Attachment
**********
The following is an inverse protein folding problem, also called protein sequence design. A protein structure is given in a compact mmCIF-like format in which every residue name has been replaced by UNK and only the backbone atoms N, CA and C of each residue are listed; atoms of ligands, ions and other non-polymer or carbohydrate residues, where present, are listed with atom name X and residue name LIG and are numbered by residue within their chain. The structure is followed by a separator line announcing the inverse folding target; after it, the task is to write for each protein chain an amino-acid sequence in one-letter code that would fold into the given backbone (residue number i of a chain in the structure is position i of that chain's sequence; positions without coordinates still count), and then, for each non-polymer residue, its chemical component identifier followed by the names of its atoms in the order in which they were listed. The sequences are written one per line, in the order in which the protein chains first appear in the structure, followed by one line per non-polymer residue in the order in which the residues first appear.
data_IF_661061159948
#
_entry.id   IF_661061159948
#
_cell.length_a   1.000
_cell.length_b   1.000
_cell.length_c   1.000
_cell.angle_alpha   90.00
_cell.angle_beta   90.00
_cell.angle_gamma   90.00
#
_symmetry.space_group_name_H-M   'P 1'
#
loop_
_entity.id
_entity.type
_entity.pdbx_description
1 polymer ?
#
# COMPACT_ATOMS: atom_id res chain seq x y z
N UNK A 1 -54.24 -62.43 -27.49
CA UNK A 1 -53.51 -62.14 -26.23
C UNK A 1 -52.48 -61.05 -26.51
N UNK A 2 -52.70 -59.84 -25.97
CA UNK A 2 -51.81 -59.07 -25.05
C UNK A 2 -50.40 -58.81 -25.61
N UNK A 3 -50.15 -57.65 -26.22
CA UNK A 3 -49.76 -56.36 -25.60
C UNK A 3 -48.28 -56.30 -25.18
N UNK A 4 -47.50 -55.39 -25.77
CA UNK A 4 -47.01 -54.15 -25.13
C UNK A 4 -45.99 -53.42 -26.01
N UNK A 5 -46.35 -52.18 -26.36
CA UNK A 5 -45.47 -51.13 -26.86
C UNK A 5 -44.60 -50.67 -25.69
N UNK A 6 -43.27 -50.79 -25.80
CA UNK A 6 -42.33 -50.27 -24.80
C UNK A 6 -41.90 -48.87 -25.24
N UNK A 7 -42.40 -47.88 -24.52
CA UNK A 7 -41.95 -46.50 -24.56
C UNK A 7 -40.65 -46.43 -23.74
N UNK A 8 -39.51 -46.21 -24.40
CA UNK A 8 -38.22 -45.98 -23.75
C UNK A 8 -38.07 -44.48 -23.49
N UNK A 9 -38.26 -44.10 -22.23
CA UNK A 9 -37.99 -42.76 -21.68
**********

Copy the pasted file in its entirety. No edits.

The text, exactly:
The following is an inverse protein folding problem, also called protein sequence design. A protein structure is given in a compact mmCIF-like format in which every residue name has been replaced by UNK and only the backbone atoms N, CA and C of each residue are listed; atoms of ligands, ions and other non-polymer or carbohydrate residues, where present, are listed with atom name X and residue name LIG and are numbered by residue within their chain. The structure is followed by a separator line announcing the inverse folding target; after it, the task is to write for each protein chain an amino-acid sequence in one-letter code that would fold into the given backbone (residue number i of a chain in the structure is position i of that chain's sequence; positions without coordinates still count), and then, for each non-polymer residue, its chemical component identifier followed by the names of its atoms in the order in which they were listed. The sequences are written one per line, in the order in which the protein chains first appear in the structure, followed by one line per non-polymer residue in the order in which the residues first appear.
data_IF_661061159948
#
_entry.id   IF_661061159948
#
_cell.length_a   1.000
_cell.length_b   1.000
_cell.length_c   1.000
_cell.angle_alpha   90.00
_cell.angle_beta   90.00
_cell.angle_gamma   90.00
#
_symmetry.space_group_name_H-M   'P 1'
#
loop_
_entity.id
_entity.type
_entity.pdbx_description
1 polymer ?
#
# COMPACT_ATOMS: atom_id res chain seq x y z
N UNK A 1 -54.24 -62.43 -27.49
CA UNK A 1 -53.51 -62.14 -26.23
C UNK A 1 -52.48 -61.05 -26.51
N UNK A 2 -52.70 -59.84 -25.97
CA UNK A 2 -51.81 -59.07 -25.05
C UNK A 2 -50.40 -58.81 -25.61
N UNK A 3 -50.15 -57.65 -26.22
CA UNK A 3 -49.76 -56.36 -25.60
C UNK A 3 -48.28 -56.30 -25.18
N UNK A 4 -47.50 -55.39 -25.77
CA UNK A 4 -47.01 -54.15 -25.13
C UNK A 4 -45.99 -53.42 -26.01
N UNK A 5 -46.35 -52.18 -26.36
CA UNK A 5 -45.47 -51.13 -26.86
C UNK A 5 -44.60 -50.67 -25.69
N UNK A 6 -43.27 -50.79 -25.80
CA UNK A 6 -42.33 -50.27 -24.80
C UNK A 6 -41.90 -48.87 -25.24
N UNK A 7 -42.40 -47.88 -24.52
CA UNK A 7 -41.95 -46.50 -24.56
C UNK A 7 -40.65 -46.43 -23.74
N UNK A 8 -39.51 -46.21 -24.40
CA UNK A 8 -38.22 -45.98 -23.75
C UNK A 8 -38.07 -44.48 -23.49
N UNK A 9 -38.26 -44.10 -22.23
CA UNK A 9 -37.99 -42.76 -21.68